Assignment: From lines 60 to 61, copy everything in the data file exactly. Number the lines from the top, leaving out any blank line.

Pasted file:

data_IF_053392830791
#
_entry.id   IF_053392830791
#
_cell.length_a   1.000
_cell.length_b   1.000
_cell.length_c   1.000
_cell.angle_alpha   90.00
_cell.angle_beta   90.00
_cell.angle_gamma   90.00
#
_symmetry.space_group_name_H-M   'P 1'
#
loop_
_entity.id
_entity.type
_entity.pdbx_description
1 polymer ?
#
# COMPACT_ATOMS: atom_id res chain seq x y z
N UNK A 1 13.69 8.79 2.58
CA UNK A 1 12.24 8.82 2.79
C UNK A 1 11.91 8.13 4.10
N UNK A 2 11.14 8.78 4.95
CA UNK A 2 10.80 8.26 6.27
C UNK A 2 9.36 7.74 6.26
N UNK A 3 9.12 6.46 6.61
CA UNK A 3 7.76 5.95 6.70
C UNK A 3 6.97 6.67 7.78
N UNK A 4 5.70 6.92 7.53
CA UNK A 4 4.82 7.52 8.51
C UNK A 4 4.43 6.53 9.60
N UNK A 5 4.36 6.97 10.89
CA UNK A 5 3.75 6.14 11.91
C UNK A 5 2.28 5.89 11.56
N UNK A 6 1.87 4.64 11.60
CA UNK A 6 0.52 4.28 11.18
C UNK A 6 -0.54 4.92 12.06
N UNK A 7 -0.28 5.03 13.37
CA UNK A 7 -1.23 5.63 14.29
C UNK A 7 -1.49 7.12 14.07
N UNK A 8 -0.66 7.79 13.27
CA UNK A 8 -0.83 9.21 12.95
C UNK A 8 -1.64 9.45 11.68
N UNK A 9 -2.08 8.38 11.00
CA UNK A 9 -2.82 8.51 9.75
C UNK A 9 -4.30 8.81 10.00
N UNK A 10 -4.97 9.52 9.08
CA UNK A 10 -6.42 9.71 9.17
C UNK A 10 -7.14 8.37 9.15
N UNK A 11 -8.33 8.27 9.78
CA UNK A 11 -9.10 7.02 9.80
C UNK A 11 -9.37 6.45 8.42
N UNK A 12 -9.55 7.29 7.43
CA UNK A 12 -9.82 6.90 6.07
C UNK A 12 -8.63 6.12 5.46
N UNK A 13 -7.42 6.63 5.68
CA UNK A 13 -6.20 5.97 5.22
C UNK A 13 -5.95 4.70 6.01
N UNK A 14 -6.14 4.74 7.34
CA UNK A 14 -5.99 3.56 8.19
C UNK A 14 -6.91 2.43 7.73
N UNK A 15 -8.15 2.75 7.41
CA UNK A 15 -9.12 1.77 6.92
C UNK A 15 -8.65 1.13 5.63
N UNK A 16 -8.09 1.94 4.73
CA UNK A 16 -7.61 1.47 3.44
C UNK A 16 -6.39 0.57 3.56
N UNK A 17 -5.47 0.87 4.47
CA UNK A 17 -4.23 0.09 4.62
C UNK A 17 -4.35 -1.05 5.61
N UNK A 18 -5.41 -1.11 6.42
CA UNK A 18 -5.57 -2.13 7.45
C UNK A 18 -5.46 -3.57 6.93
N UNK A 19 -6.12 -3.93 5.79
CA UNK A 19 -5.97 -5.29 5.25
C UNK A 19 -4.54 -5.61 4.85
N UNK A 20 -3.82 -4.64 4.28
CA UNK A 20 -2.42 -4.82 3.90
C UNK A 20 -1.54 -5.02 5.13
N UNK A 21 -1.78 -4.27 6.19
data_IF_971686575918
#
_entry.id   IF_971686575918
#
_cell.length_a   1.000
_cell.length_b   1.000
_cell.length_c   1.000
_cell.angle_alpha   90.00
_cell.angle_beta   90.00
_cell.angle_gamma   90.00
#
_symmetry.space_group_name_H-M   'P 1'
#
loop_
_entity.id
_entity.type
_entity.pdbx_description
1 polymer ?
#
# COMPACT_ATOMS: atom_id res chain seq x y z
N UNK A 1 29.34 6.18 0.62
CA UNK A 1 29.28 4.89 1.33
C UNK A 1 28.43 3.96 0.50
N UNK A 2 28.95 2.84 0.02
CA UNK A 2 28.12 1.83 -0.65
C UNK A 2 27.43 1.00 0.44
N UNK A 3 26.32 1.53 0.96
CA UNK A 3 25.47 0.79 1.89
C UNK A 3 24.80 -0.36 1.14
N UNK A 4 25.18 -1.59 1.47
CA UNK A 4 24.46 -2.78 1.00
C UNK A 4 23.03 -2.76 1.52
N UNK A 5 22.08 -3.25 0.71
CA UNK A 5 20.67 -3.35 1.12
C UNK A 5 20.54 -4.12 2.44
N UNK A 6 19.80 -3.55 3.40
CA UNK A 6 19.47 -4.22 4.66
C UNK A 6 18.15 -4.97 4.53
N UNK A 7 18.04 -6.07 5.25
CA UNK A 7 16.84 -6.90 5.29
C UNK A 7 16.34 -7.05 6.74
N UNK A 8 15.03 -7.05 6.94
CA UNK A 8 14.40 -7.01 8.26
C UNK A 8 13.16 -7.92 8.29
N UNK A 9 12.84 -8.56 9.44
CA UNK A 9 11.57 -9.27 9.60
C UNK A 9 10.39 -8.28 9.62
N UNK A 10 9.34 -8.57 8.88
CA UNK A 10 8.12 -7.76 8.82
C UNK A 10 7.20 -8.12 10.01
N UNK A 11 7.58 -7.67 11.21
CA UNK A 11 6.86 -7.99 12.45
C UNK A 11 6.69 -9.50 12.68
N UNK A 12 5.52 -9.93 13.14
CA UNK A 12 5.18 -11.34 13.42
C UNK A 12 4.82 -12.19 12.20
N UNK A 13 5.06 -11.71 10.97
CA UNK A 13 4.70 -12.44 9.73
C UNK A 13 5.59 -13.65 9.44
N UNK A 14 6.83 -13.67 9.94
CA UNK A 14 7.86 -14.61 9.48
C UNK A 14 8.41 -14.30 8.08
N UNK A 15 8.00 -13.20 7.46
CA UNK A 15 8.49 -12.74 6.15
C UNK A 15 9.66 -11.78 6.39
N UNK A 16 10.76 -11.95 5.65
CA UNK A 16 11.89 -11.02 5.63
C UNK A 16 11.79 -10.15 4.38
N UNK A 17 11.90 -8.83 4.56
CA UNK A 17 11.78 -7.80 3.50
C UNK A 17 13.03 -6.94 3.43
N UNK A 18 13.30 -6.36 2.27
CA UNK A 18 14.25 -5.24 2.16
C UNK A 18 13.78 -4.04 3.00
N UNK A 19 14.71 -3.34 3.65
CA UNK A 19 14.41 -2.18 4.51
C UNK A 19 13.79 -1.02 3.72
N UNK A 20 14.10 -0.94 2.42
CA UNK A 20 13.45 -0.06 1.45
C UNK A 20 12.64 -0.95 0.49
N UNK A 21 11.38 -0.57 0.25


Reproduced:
N UNK A 14 -6.14 4.74 7.34
CA UNK A 14 -5.99 3.56 8.19